Interior walls are festooned with period pieces–mostly kitchen related bricabrac, much of it donated by patrons of the popular restaurant. Old-fashioned coffee makers, blenders and other appliances make for interesting reminiscences among us seasoned diners and for strange curiosities among the Y-generation crowd. The most interesting period piece, however, is the restaurant’s signature grill. White hot and throbbing red embers of mesquite coals lay on a steel tray atop of which sits a metal grated grill which Chavez raises and descends via a hand-crank. He’s mastered the art of temperature control to prepare your burgers or steaks to the level of doneness you specify.
The dining room is very much a protypical example of 1960s diner decor. Red leatherette booths and belly-up to the counter stools provide comfortable and functional seating. An old-fashioned burger fixings bar, complete with sneeze guard, hosts sliced tomatoes, pickles, mustard, ketchup, lettuce and onions which means you truly can have your burger your way. A deep metal serving tray holds salsa which you can ladle onto plastic ramekins. Another holds crisp, homemade (but slightly salty) chips, both free with each order.
The salsa is exceptional–as in so good it should be bottled good. It’s so good that properly pureed, it would make an excellent bloody Mary mix. It’s so good, it would make the the key component of a great gazpacho. It’s so good, you’ll eschew ketchup and dunk your fries in it. It’s so good, you’ll finish two or three trays of chips before your order is up. Seriously, this is good salsa. Its components are rather typical–tomatoes, onions, jalapenos, garlic, salt–but Chavez mixes each batch up in perfect proportions. The salsa is pleasantly piquant, not so incendiary you won’t be able to taste anything else.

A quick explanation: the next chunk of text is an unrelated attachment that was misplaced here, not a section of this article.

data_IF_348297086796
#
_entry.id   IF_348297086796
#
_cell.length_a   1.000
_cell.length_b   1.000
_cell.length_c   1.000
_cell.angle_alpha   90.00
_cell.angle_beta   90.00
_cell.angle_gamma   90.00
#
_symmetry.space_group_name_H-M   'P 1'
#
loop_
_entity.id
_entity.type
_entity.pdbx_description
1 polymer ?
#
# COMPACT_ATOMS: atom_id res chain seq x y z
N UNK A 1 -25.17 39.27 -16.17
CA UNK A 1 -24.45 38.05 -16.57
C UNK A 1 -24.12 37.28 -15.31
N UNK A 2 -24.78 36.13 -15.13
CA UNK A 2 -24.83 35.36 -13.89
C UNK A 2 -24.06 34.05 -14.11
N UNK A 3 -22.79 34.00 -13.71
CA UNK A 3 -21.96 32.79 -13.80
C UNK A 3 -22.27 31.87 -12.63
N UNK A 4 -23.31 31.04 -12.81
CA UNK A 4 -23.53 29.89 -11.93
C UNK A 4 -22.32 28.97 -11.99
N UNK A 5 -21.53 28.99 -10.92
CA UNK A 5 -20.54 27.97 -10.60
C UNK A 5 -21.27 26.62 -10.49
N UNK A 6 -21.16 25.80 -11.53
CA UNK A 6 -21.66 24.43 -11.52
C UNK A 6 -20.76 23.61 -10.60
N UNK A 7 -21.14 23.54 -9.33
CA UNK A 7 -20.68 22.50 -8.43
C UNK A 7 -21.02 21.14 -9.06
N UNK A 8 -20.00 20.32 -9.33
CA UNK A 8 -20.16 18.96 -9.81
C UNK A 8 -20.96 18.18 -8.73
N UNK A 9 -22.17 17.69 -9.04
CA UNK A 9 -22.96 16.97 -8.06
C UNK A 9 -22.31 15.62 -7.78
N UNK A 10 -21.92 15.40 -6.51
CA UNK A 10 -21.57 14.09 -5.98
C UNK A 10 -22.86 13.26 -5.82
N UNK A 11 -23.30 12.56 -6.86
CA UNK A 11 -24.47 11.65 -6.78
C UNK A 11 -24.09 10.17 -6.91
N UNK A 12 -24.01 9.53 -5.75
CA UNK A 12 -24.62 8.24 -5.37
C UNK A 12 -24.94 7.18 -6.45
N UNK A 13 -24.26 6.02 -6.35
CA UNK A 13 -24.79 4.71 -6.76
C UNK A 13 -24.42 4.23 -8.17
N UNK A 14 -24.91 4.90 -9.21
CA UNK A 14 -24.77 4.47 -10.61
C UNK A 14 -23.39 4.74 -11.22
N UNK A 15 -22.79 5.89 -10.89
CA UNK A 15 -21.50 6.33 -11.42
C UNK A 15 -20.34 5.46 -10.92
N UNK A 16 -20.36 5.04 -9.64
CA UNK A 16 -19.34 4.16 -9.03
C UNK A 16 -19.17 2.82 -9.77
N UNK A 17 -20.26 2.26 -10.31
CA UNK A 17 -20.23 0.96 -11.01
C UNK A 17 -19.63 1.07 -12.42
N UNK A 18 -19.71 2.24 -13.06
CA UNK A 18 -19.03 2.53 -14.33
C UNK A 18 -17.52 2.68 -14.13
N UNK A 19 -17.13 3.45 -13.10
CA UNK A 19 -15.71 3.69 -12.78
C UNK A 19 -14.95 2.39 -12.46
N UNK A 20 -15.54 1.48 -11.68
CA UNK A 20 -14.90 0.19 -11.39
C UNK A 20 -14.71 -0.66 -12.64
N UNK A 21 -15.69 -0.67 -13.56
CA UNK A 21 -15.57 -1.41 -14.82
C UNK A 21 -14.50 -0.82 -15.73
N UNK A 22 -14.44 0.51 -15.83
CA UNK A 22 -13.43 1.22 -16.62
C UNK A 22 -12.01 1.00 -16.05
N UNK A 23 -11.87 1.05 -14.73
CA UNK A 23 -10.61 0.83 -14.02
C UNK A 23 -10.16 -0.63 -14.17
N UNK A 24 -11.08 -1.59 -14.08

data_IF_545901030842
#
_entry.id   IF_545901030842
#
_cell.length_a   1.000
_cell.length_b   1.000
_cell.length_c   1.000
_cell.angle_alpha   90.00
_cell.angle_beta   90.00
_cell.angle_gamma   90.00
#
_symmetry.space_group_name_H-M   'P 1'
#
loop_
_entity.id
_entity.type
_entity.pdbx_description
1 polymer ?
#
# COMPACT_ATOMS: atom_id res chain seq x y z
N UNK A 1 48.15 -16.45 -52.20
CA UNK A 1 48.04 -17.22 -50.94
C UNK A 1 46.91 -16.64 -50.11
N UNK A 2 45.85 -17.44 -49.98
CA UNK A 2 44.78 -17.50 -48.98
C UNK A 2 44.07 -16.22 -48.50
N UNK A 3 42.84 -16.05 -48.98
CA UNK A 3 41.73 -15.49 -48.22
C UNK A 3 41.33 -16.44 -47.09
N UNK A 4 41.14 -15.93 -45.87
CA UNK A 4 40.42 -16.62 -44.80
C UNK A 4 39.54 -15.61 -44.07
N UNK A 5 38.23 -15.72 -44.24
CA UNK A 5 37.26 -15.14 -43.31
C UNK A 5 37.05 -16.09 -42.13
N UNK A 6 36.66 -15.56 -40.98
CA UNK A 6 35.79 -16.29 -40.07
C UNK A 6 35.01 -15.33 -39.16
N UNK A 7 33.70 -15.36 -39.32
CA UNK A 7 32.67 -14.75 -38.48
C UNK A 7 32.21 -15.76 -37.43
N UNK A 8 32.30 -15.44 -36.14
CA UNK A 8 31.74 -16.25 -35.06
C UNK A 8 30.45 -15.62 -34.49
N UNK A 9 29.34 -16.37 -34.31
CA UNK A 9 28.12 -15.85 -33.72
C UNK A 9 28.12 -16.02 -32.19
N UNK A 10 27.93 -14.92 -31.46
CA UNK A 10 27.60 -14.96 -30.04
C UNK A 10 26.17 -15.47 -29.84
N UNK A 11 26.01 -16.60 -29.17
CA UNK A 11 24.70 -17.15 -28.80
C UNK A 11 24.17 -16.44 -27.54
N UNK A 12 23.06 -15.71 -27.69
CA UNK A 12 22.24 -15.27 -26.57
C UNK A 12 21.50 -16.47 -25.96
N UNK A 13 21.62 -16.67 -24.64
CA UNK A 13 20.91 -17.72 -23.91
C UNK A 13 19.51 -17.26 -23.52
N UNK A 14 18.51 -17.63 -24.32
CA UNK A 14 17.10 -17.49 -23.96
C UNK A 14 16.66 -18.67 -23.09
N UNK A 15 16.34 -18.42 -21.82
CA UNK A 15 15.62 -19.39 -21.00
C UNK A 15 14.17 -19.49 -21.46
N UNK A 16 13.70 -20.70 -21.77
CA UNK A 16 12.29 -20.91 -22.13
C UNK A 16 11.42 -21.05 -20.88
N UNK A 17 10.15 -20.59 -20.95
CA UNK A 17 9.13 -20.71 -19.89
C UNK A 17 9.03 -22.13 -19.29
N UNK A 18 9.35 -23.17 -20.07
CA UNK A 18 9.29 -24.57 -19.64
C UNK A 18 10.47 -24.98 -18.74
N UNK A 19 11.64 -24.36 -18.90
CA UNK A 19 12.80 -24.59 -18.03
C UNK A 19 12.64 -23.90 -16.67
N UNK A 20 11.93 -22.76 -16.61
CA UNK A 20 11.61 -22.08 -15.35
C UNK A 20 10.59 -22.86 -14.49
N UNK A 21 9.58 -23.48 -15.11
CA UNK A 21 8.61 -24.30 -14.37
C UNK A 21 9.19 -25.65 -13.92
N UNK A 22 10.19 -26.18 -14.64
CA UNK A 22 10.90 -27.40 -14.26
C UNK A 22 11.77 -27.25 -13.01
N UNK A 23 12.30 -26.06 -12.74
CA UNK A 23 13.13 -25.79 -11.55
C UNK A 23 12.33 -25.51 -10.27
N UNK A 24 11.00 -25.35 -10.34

You will want to taste the burgers! Prolific eaters will opt for the Grandpa Burger, a whopping sixteen-ounces, but Rudy Vigil assured me the eight-ounce Papa Burger will be more than enough for most ordinary eaters. A six-ounce Mama Burger and a four-ounce Little Rascal Burger are also available. The beef patties are hand-formed and thick. You can top them with green chile and your choice of Cheddar, American or Swiss cheese. The buns are lightly toasted. All burgers are available in combination with a drink and Fries.
The menu also includes two steaks–a sixteen-ounce Ribeye and a ten-ounce New York cut–both served with your choice of fries or beans and tortilla. Also available are a chicken breast platter, a chicken sandwich, a Southwest chicken sandwich (with green chile and cheese wrapped in a tortilla) and chicken strips with fries. Hot dogs, in either jumbo or regular sizes, with or without chile and cheese, can also be ordered. Deep-fried sides include French fries, fried zucchini, fried mushrooms and onion rings.